Sunday, February 8, 2009

The Moon Cannot be Stolen

A Zen anecdote...

Ryokan, a Zen master, lived the simplest kind of life in a little hut at the foot of a mountain. One evening a thief visited the hut only to discover there was nothing in it to steal.

Ryokan returned and caught him. "You have come a long way to visit me," he told the prowler, "and you should not go away empty-handed. Please take my clothes as a gift."

The thief was bewildered. He took the clothes and slunk away.

Ryokan sat naked, watching the moon. "Poor fellow," he mused, "I wish I could give him this beautiful moon."

3 comments:

George Romagosa said...

Zen is

I have heard about an old Zen monk. He was on his deathbed. The last day had come, and he
declared that that evening he would be no more. So followers, disciples, friends star ted coming. He had many lovers. They all star ted coming. From far and wide people gathered.

One of his old disciples, when he heard that the master was going to die, ran to the market. Somebody asked: The master is dying in his hut, why are you going to the market? The old disciple said: I know that my master loves a particular type of cake, so I am going to purchase the cake.
It was difficult to find the cake, because now it had gone out of fashion, but by the evening somehow he managed. He came running with the cake.

And ever ybody was worried – it was as if the master was waiting for someone. He would open his eyes and look, and close his eyes again. And when this disciple came, he said: Okay, so you have
come. Where is the cake? The disciple produced the cake – and he was ver y happy that the master asked about the cake.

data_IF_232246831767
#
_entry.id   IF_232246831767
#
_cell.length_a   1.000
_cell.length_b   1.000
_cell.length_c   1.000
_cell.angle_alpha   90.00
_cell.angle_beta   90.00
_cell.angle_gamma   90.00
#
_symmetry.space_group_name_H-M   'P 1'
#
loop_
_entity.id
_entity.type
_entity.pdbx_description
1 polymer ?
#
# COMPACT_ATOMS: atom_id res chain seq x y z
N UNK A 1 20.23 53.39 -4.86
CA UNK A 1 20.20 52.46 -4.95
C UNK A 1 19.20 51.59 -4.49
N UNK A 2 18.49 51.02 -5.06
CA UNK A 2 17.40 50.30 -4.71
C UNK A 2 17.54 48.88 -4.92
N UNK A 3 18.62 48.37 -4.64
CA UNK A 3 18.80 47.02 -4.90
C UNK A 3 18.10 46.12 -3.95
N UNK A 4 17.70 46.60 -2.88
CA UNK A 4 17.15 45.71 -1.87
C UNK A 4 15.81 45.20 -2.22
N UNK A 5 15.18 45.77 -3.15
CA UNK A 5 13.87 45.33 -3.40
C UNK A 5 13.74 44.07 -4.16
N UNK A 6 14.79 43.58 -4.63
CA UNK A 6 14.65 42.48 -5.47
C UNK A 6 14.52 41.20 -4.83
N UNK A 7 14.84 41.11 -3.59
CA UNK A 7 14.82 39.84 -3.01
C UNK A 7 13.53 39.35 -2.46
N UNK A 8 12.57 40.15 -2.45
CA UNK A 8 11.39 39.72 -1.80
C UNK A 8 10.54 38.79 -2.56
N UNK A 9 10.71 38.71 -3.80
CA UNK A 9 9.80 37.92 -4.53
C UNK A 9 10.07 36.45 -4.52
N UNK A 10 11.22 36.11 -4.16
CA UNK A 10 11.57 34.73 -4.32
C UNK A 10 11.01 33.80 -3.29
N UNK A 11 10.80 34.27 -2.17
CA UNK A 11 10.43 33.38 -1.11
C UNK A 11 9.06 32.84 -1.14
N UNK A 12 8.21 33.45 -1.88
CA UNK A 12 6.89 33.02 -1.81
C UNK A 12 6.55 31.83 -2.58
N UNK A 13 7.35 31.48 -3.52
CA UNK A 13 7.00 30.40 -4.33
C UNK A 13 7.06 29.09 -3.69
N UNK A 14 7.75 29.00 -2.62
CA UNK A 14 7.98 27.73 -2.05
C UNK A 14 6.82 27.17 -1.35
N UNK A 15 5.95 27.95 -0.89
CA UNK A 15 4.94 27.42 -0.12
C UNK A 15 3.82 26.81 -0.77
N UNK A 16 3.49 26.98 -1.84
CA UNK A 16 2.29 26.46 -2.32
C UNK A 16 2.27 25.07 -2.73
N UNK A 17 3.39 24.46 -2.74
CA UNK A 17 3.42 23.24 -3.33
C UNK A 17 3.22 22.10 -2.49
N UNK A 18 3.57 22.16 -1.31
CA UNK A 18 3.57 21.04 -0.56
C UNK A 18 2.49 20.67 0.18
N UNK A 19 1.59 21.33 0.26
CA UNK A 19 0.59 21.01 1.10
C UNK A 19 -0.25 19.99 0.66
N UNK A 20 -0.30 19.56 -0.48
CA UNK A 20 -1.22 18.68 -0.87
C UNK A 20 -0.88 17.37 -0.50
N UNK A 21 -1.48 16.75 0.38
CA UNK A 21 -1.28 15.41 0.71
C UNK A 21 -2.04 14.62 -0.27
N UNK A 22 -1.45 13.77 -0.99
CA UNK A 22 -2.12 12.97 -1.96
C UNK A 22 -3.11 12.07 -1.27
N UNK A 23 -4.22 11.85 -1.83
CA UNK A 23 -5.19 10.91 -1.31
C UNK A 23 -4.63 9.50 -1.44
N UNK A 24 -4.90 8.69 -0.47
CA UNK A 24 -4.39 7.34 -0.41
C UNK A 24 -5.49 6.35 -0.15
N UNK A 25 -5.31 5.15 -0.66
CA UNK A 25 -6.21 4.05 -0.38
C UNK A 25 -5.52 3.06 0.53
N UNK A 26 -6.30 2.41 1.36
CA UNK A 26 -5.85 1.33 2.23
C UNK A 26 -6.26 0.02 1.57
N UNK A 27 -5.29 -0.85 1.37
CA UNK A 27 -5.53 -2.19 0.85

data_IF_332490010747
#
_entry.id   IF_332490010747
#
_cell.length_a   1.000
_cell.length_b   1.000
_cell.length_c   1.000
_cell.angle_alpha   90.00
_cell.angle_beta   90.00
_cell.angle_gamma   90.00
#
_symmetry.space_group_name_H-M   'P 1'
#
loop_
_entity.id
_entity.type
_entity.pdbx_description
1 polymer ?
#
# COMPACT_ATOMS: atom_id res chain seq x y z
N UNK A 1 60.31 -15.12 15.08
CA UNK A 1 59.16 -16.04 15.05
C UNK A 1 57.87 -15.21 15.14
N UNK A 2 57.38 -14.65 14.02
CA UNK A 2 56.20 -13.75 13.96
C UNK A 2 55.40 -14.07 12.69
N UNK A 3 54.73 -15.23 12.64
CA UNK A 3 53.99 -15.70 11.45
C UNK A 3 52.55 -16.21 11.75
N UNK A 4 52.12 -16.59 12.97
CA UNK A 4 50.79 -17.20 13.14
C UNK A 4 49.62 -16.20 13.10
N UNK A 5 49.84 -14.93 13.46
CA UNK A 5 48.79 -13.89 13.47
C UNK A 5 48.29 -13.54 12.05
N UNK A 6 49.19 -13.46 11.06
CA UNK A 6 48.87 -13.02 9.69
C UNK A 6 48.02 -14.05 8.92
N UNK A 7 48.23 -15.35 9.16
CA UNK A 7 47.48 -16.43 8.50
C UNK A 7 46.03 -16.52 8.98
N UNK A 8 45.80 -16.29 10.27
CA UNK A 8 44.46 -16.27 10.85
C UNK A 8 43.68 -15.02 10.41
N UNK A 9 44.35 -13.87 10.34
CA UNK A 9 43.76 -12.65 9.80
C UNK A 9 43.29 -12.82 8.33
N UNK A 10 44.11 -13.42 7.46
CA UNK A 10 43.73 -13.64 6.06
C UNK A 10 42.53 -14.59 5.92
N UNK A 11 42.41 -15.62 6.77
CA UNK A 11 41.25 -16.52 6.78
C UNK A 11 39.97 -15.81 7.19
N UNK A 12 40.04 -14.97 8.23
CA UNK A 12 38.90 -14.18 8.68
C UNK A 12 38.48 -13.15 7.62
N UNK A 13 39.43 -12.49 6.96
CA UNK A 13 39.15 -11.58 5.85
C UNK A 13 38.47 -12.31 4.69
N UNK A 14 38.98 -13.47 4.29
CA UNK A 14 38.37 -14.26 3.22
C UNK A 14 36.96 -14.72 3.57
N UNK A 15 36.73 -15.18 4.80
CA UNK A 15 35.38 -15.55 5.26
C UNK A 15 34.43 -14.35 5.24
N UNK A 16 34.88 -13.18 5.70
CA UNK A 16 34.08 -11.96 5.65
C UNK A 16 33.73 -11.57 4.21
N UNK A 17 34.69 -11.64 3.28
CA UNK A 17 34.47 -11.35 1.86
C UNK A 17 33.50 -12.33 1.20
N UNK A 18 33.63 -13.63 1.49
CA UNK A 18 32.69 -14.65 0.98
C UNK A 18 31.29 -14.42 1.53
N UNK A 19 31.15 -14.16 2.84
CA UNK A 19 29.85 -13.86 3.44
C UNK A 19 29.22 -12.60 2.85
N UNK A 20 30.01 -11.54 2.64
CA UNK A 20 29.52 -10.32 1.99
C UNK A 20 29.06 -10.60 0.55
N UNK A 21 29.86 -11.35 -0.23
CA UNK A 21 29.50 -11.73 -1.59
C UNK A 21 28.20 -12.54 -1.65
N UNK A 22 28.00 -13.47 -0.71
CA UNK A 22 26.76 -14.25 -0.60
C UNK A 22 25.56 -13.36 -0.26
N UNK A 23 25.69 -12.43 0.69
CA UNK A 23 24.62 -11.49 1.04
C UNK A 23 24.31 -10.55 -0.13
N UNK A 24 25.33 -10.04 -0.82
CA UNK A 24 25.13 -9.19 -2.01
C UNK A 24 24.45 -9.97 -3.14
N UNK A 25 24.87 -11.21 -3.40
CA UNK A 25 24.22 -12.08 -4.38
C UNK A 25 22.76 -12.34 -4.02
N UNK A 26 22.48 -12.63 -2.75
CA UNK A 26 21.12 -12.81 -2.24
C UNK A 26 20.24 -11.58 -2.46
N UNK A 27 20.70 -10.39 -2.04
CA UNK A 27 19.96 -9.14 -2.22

Dying, the master took the cake in his hand, but his hand was not trembling. He was ver y old, but his hand was not trembling. So somebody asked: You are so old and just on the verge of dying. The last breath is soon to leave you, but your hand is not trembling.

The master said: I never tremble, because there is no fear. My body has become old, but I am still young, and I will remain young even when the body is gone.

Then he took a bite, star ted munching the cake. And then somebody asked: What is your last message, Master? You will be leaving us soon. What do you want us to remember?
The master smiled and said: Ah, this cake is delicious.

This is a man who lives in the here and now: This cake is delicious. Even death is rrelevant. The next moment is meaningless. THIS moment this cake is delicious. If you can be in this moment, this present moment, this presentness, the plenitude, then only can you love.

Fiammetta said...

I know this tale and like it. This is a haiku of Ryokan that I like very much!
"The thief left it behind
The moon
At the window"
Do you like the haiku of Japanese?

T. T. Douglas said...

I love Haiku and will be posting some in the future. If you have some suggestions for some I would love to hear them. Thank you.